With financial institutions' hiring widely expected to pick up early in 2010, it's worth thinking about which skill areas are most in demand in the post-crisis landscape. The following rundown is based on my off-the-cuff impressions, gleaned through speaking with headhunters and professional colleagues and keeping tabs on news and rumors about sell-side and buy-side recruiting plans.
While the worst of the financial crisis appears to have passed, it will take another few years to pick up all the pieces. That spells robust demand for "FIG" (financial institutions group) bankers who specialize in arranging mergers, acquisitions, divestitures and other deals involving banks themselves.
At least eight investment banks and boutiques are actively seeking senior FIG bankers and teams, Financial News reports. They include Barclays Capital, Lazard, Jefferies, Fox-Pitt Kelton, Greenhill and Fenchurch. And they've succeeded in luring top dealmakers away from strong boutiques such as Evercore and Moelis that in recent years had successfully recruited many a big-name player from top-tier global institutions.
Within Europe, banks took in $6.9 billion in fees from FIG deals for the year to date, or 42 percent of the total M&A fee pool, according to Dealogic figures cited by Financial News. That's up from 26 percent a decade ago.
While some model-driven trading strategies (i.e., long-short equity) have had their ups and downs, the need for quants to devise trading models and developers to code them hasn't eased. Indeed, some headhunters see a big burst of hiring coming in this sphere. The continued growth of high-frequency algorithmic trading is a major spur. With institutions using such systems believed to account for more than 40 percent of daily stock exchange volume, dealer firms are racing to build trading systems that can process and execute the consequent high order volumes with minimal latency. For instance, more and more exchanges are building "co-location centers" - big computer facilities that let participants originate trade orders physically near the clearing exchange. (When even nanoseconds matter, the 186,000 miles per second that light - and electrons - travel from order site to execution site no longer seems infinitely fast at all.)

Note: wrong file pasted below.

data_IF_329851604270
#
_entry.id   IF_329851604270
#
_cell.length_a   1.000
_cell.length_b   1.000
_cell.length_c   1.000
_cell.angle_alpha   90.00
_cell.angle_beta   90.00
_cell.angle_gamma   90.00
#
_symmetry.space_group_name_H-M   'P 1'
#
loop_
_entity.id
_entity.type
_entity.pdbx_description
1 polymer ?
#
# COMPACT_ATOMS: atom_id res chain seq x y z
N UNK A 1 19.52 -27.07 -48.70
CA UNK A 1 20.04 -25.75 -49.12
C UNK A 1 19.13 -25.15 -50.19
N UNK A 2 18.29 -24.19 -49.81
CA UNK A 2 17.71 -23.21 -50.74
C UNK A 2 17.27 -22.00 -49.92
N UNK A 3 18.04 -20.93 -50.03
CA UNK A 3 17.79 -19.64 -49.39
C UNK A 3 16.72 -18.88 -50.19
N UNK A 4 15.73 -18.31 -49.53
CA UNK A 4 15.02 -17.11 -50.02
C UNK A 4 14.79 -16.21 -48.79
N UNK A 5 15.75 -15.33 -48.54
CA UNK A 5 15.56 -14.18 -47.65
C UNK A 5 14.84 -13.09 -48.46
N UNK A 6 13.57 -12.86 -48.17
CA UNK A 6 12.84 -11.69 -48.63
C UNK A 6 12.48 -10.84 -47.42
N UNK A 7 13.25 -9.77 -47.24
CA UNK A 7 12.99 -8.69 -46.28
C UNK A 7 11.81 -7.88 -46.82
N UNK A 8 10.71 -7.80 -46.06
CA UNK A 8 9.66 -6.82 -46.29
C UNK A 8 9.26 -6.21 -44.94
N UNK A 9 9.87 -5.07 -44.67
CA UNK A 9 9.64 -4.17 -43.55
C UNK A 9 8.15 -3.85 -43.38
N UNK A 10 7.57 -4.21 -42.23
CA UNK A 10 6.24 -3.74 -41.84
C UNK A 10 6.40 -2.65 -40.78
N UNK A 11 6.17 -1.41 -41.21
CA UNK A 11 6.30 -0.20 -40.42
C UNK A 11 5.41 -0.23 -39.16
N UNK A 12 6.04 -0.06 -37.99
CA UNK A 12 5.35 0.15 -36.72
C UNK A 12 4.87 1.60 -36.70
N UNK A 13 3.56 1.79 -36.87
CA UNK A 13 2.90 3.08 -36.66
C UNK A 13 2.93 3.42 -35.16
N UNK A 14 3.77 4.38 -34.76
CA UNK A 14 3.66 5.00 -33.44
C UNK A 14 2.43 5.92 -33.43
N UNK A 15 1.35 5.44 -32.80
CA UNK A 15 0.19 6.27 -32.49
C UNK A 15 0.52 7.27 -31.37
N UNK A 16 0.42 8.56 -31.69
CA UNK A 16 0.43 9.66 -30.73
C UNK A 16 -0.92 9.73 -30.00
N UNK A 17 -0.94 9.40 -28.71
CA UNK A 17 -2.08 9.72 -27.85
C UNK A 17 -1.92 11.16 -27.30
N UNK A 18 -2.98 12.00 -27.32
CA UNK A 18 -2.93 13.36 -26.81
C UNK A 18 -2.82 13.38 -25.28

Fundamental Credit Analysis
Fixed-income investing and trading - both government debt and various spread products - is back in a big way. But with participants still wary of both credit risk and exotic structures whose evaluations rest more on quant modeling than on credit analysis, there is heightened demand for in-house credit skills. As a result, the big three credit rating firms, whose reputations and business models were severely damaged by their role in the crisis, could be a fertile recruiting ground for hedge funds and other institutional investors.
Reversal of Fortune
Top talent may seek to jump from buy-side to sell-side in substantial numbers next year. That would reverse what was seen throughout 2008 and the initial months of 2009, when banks were deeply wounded but hedge funds and asset managers hadn't yet felt the full force of the crisis.
Now, the buy-side's inherently backward-looking revenue model - fees calculated from prior-period average assets, and in the case of hedge funds, limited by a requirement to recoup prior-period losses (high-water marks) before incentive fees may resume - means some fund firms will lack the means to pay their investment professionals top dollar. Worse, many buy-side pros may not grasp this yet - which will only magnify their discontent upon learning what their 2009 bonus will be.
Apart from clear areas of overlap such as proprietary trading, it's always tricky for experienced professionals to jump the aisle in either direction. But bank HR staff might find it worthwhile preparing to recruit opportunistically from the buy-side in 2010.